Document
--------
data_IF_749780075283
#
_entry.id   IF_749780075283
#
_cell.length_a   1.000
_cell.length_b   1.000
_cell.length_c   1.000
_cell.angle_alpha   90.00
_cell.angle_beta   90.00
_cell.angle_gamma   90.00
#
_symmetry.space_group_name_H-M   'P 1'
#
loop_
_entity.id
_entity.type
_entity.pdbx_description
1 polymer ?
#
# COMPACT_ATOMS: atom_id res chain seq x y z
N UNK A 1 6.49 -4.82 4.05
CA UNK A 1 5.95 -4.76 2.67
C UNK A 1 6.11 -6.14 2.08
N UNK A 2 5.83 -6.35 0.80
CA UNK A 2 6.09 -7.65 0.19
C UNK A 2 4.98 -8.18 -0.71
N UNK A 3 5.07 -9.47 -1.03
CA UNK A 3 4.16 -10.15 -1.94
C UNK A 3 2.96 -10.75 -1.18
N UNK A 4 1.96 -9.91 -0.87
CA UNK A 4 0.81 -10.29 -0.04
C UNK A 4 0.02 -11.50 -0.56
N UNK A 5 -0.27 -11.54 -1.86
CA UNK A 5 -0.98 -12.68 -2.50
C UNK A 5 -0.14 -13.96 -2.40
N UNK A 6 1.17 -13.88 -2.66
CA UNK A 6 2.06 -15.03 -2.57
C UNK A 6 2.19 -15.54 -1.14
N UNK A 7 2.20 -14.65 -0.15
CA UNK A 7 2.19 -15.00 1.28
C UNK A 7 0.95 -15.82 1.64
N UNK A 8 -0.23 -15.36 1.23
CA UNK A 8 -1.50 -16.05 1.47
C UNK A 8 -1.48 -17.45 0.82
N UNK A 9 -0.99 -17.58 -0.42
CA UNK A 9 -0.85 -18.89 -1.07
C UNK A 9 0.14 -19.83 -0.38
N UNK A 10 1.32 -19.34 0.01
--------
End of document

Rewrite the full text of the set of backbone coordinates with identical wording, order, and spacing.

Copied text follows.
data_IF_749780075283
#
_entry.id   IF_749780075283
#
_cell.length_a   1.000
_cell.length_b   1.000
_cell.length_c   1.000
_cell.angle_alpha   90.00
_cell.angle_beta   90.00
_cell.angle_gamma   90.00
#
_symmetry.space_group_name_H-M   'P 1'
#
loop_
_entity.id
_entity.type
_entity.pdbx_description
1 polymer ?
#
# COMPACT_ATOMS: atom_id res chain seq x y z
N UNK A 1 6.49 -4.82 4.05
CA UNK A 1 5.95 -4.76 2.67
C UNK A 1 6.11 -6.14 2.08
N UNK A 2 5.83 -6.35 0.80
CA UNK A 2 6.09 -7.65 0.19
C UNK A 2 4.98 -8.18 -0.71
N UNK A 3 5.07 -9.47 -1.03
CA UNK A 3 4.16 -10.15 -1.94
C UNK A 3 2.96 -10.75 -1.18
N UNK A 4 1.96 -9.91 -0.87
CA UNK A 4 0.81 -10.29 -0.04
C UNK A 4 0.02 -11.50 -0.56
N UNK A 5 -0.27 -11.54 -1.86
CA UNK A 5 -0.98 -12.68 -2.50
C UNK A 5 -0.14 -13.96 -2.40
N UNK A 6 1.17 -13.88 -2.66
CA UNK A 6 2.06 -15.03 -2.57
C UNK A 6 2.19 -15.54 -1.14
N UNK A 7 2.20 -14.65 -0.15
CA UNK A 7 2.19 -15.00 1.28
C UNK A 7 0.95 -15.82 1.64
N UNK A 8 -0.23 -15.36 1.23
CA UNK A 8 -1.50 -16.05 1.47
C UNK A 8 -1.48 -17.45 0.82
N UNK A 9 -0.99 -17.58 -0.42
CA UNK A 9 -0.85 -18.89 -1.07
C UNK A 9 0.14 -19.83 -0.38
N UNK A 10 1.32 -19.34 0.01